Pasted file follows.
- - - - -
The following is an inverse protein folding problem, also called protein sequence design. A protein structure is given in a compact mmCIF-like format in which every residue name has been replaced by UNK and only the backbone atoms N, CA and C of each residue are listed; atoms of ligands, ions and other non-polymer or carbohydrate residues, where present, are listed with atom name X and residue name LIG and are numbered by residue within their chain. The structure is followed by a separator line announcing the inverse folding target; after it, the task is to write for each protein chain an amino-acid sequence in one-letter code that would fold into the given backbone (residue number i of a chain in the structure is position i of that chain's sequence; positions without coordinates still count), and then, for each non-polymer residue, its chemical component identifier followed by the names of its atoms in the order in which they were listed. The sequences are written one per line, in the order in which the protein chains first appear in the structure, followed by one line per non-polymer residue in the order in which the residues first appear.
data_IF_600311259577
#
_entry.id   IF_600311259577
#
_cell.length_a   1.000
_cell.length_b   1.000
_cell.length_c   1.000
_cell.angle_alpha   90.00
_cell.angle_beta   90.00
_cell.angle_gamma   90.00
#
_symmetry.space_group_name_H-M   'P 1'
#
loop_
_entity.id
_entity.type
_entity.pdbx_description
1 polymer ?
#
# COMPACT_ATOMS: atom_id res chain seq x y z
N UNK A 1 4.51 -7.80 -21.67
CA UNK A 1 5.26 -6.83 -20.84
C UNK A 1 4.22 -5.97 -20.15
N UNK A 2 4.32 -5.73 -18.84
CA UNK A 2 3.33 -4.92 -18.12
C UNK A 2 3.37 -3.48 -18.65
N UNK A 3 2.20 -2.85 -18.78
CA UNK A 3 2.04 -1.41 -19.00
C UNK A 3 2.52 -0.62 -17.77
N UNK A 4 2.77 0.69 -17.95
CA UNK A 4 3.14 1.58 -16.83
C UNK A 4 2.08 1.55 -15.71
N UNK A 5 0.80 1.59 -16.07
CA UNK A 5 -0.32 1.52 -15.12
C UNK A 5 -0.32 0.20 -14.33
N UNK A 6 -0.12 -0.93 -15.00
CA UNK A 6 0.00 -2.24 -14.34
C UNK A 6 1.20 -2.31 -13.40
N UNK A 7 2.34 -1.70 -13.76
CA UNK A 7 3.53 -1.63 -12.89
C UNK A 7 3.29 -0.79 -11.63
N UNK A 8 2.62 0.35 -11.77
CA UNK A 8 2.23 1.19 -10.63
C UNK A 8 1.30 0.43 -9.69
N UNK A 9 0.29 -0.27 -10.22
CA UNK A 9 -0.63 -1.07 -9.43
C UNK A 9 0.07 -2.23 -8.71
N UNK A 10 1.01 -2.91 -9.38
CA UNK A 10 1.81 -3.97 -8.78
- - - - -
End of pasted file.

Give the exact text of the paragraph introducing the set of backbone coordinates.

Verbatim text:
The following is an inverse protein folding problem, also called protein sequence design. A protein structure is given in a compact mmCIF-like format in which every residue name has been replaced by UNK and only the backbone atoms N, CA and C of each residue are listed; atoms of ligands, ions and other non-polymer or carbohydrate residues, where present, are listed with atom name X and residue name LIG and are numbered by residue within their chain. The structure is followed by a separator line announcing the inverse folding target; after it, the task is to write for each protein chain an amino-acid sequence in one-letter code that would fold into the given backbone (residue number i of a chain in the structure is position i of that chain's sequence; positions without coordinates still count), and then, for each non-polymer residue, its chemical component identifier followed by the names of its atoms in the order in which they were listed. The sequences are written one per line, in the order in which the protein chains first appear in the structure, followed by one line per non-polymer residue in the order in which the residues first appear.